United Kingdom (1995)
The origins of the EAG extend back to the 1991 Gulf War, during which the United Kingdom’s Royal Air Force (RAF) and France’s Armée de l’Air (French Air Force or FAF) worked closely together on a range of operations. Subsequently, the two Air Forces collaborated again, this time on missions in support of United Nations forces in the former Yugoslavia and in operations over Bosnia-Herzegovina.
As a result of these experiences, both France and the UK realized that to improve their level of interoperability, a new organization was needed that would provide focus and momentum. Consequently, the intention to form the Franco-British European Air Group (FBEAG) was announced at the Chartres Summit in 1994 and the FBEAG was formally inaugurated at a joint ceremony involving French President Jacques Chirac and British Prime Minister John Major the following year. From the start, the word ‘European’ was included in the organisation’s title, to enable other nations to join the initiative.
As the FBEAG evolved, it was decided that other nations would be invited to become ‘correspondent’ members, which became the catalyst for a more permanent arrangement. Italy became the first nation to apply for membership, soon to be followed by others, and on 1 January 1998, the name of the FBEAG was changed to ‘the European Air Group’ (EAG). Shortly afterwards, the new Headquarters Building was formally opened at RAF High Wycombe in June 1998 by the UK Secretary of State for Defence, the Right Honourable George Robertson MP, who the following year became the Secretary General of NATO.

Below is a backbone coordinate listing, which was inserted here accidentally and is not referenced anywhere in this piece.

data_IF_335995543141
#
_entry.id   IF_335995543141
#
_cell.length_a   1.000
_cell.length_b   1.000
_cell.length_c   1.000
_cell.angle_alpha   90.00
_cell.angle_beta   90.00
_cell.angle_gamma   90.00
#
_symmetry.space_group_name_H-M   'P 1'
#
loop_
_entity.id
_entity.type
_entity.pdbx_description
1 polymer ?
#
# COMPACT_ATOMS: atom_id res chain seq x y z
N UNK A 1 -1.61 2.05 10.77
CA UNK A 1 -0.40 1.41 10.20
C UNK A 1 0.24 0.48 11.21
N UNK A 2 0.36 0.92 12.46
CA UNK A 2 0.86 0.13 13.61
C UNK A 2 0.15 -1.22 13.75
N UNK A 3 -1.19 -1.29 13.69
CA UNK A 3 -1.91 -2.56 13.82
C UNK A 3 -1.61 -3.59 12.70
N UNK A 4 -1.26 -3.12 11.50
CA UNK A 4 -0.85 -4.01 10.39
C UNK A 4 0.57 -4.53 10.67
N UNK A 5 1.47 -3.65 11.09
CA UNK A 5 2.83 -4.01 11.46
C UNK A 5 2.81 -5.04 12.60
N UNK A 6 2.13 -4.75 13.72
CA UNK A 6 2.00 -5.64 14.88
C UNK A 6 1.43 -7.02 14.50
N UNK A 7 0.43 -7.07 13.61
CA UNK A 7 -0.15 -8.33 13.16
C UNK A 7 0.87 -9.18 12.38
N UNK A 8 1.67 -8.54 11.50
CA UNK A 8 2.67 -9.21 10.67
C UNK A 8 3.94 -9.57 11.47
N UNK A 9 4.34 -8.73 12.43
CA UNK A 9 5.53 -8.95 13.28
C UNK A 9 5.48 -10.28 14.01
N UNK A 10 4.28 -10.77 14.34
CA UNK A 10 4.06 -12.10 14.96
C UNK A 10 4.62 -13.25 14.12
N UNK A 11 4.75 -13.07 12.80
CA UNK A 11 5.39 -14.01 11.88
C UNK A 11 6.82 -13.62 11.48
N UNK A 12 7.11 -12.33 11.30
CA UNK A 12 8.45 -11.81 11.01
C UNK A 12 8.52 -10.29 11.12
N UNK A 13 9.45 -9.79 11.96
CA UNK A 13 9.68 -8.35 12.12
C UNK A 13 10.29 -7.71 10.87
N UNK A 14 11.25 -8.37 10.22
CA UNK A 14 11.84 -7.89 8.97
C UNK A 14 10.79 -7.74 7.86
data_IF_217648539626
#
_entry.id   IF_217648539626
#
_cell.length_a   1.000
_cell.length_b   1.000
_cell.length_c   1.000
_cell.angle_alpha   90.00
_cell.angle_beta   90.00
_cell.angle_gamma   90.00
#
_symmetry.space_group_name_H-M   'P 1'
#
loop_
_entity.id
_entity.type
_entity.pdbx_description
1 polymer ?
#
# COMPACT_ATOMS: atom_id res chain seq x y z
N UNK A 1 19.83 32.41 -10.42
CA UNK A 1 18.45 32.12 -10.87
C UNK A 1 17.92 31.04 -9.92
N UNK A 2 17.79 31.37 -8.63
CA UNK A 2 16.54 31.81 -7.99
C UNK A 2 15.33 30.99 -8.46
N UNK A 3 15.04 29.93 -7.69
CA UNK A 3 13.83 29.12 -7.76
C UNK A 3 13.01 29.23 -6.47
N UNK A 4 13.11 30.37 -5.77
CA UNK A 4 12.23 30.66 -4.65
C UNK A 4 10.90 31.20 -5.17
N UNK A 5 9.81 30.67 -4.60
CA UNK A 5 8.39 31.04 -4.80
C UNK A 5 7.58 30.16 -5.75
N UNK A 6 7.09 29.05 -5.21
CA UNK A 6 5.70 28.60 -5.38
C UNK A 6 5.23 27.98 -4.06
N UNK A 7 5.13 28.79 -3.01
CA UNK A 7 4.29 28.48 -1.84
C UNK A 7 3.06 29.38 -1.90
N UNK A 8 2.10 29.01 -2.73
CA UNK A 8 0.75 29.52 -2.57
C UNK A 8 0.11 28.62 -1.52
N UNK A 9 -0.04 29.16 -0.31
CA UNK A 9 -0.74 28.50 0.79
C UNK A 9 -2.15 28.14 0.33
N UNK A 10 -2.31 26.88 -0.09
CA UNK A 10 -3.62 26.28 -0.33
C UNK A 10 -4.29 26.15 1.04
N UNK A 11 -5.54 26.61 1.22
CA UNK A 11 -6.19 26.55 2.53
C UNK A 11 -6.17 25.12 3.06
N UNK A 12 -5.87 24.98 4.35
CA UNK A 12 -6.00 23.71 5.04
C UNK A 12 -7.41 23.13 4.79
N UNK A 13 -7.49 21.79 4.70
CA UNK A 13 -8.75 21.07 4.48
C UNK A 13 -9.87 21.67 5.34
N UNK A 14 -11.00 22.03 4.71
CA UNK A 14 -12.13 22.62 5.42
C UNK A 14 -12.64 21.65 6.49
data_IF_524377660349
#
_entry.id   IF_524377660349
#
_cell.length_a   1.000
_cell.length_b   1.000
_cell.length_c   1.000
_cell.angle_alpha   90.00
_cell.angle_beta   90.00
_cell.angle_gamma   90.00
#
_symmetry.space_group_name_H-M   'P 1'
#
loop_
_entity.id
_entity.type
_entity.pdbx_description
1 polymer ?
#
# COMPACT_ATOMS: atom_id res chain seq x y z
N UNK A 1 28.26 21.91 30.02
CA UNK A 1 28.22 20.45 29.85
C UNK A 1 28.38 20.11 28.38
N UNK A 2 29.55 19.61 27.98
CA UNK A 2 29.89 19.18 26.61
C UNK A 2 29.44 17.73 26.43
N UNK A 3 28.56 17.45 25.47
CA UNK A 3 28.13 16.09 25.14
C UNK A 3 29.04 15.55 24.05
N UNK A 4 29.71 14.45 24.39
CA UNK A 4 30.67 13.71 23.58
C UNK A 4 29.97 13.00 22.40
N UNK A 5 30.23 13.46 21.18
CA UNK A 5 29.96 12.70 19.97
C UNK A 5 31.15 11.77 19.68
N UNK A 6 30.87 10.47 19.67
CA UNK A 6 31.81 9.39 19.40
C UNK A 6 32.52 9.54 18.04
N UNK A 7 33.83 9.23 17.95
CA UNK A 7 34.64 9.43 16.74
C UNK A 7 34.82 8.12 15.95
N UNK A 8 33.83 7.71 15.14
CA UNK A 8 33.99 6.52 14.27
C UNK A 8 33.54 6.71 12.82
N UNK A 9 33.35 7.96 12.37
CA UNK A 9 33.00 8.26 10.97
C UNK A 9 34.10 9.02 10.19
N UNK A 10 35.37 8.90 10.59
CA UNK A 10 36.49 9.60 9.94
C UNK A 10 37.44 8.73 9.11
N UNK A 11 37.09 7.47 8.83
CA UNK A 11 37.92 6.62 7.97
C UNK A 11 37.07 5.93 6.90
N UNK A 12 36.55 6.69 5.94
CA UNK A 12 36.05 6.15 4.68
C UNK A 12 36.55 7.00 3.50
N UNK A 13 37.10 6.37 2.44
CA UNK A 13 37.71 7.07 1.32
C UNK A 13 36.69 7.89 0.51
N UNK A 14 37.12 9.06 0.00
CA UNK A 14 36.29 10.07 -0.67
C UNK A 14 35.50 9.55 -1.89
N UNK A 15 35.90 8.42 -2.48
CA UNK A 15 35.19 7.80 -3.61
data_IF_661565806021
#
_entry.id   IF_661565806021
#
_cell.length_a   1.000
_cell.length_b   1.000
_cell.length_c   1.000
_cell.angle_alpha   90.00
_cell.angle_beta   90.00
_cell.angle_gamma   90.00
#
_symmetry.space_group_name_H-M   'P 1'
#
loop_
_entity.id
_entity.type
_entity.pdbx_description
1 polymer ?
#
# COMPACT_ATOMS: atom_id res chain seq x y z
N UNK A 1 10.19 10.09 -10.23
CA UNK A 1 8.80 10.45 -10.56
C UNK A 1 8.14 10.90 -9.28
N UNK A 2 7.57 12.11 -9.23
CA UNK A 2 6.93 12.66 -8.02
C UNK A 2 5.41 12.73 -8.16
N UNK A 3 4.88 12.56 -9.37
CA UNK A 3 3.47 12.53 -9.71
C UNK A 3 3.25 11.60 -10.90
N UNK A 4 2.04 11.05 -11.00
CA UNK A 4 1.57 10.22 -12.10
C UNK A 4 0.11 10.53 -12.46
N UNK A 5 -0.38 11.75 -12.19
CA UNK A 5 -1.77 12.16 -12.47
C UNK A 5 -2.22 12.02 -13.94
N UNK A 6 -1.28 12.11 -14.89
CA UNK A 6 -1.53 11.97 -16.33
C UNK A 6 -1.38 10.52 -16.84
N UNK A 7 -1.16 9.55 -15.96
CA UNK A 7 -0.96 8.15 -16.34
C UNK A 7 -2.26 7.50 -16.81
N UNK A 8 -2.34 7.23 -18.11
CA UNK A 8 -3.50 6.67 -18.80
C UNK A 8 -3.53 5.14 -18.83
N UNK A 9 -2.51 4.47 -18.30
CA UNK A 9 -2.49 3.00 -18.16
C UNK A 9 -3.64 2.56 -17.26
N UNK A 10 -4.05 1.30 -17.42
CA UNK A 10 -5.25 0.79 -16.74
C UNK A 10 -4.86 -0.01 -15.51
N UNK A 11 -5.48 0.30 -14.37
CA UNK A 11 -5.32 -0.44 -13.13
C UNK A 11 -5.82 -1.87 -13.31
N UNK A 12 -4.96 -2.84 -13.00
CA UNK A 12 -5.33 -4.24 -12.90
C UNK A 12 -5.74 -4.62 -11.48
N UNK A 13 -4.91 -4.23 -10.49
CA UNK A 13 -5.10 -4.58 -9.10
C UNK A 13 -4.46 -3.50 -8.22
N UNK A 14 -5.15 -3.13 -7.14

The new EAG was formally endorsed by the Ministers of France and the UK, Alain Richard and George Robertson, who jointly signed the Inter-Governmental Agreement on 6 July 1998. This date marks the formal start point of the EAG, which rapidly expanded under an Amending Protocol signed on 16 June 1999 to allow the accession of new members and reach its current composition of seven Member nations: Belgium, France, Germany, Italy, Netherlands, Spain and the United Kingdom.
The EAG is governed by the EAG Steering Group (SG), composed of the Chiefs of the Air Staff from each of the seven nations. They convene once a year to provide high-level direction and guidance on all matters relating to the EAG.
A permanent staff of 30 personnel – 24 officers and 6 non-commissioned officers – is established at RAF High Wycombe, United Kingdom. They are responsible for the execution and coordination of EAG activities in pursuit of the organisation’s objectives.
The EAG is headed by the Director EAG (DEAG), the Chief of the Air Staff of one of the EAG Nations. As he normally resides in his national headquarters, the EAG PS operates under the direction and guidance of the Deputy Director EAG (DDEAG), a “one star” Air-Officer who is appointed as the senior permanent post on the EAG PS at High Wycombe.
The EAG PS is managed by the Chief of Staff (COS) EAG, who supports the DDEAG by translating policies, directives and initiatives into detailed EAG staff projects, tasks and activities